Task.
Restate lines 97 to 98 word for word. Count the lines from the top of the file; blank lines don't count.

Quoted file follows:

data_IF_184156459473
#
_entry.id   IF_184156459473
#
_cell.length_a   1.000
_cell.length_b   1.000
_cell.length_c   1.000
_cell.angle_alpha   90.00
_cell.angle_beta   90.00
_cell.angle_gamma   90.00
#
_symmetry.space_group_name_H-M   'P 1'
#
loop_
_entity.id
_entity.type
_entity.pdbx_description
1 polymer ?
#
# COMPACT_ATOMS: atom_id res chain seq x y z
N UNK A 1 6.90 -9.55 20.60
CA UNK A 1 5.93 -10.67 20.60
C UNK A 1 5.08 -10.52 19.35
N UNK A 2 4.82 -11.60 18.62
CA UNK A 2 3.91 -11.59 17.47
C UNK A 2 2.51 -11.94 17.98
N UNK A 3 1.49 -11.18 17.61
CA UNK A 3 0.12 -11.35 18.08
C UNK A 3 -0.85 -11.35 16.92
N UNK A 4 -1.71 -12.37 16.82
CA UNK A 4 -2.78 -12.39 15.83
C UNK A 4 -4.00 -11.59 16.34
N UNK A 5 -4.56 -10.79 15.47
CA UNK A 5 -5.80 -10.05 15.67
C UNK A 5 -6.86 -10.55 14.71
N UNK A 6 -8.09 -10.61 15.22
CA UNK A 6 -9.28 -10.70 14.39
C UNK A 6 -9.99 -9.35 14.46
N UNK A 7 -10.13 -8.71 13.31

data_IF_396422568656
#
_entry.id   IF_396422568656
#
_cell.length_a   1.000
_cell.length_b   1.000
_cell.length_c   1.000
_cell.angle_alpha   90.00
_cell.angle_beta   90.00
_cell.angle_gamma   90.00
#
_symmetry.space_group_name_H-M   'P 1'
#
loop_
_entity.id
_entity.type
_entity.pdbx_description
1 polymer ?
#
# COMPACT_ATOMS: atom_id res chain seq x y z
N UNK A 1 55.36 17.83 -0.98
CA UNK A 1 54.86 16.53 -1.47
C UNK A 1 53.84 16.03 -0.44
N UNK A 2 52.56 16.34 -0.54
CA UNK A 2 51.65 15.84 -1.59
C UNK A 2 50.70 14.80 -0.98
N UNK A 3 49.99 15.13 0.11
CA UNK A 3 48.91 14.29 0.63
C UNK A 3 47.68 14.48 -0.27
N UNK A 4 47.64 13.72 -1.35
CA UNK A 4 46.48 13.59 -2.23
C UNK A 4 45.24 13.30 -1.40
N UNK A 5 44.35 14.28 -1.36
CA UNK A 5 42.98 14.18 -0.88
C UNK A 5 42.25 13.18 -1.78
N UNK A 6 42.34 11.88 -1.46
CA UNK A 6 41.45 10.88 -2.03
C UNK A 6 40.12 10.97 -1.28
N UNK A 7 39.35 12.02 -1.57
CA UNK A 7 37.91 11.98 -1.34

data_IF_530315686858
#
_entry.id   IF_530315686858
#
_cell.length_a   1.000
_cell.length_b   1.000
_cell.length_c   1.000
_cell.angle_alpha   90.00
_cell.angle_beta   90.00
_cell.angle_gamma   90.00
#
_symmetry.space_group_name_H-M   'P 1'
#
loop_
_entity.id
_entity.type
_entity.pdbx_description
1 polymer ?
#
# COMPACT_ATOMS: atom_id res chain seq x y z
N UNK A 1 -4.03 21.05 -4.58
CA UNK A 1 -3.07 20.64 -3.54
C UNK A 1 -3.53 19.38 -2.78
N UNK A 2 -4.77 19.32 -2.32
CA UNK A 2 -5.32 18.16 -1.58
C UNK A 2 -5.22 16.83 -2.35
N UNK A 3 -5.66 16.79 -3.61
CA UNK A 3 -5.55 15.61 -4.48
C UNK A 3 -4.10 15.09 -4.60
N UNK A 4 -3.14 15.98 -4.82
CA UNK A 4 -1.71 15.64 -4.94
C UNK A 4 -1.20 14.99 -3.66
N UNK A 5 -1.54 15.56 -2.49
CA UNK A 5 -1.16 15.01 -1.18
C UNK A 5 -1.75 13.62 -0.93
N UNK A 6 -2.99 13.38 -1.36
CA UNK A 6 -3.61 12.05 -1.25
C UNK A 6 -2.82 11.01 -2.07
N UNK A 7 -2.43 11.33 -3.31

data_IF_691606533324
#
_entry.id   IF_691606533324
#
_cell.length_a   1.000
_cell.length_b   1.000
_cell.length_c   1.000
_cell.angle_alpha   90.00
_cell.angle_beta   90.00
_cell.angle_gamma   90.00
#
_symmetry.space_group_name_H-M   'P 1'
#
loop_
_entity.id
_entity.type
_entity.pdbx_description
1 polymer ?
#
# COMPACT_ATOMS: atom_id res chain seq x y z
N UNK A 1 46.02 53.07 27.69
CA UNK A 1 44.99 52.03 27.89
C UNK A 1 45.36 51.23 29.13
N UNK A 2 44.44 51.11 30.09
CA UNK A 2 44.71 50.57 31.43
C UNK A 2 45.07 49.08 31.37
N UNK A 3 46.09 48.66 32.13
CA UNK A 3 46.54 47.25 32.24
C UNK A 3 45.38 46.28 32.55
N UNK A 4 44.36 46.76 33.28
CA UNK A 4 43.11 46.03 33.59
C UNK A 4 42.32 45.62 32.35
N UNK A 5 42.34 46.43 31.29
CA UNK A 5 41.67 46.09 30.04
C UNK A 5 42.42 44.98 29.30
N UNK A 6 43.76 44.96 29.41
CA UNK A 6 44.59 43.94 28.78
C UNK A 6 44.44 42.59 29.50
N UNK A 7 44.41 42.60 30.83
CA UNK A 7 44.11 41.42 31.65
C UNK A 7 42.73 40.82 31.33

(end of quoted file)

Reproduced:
1 polymer ?
#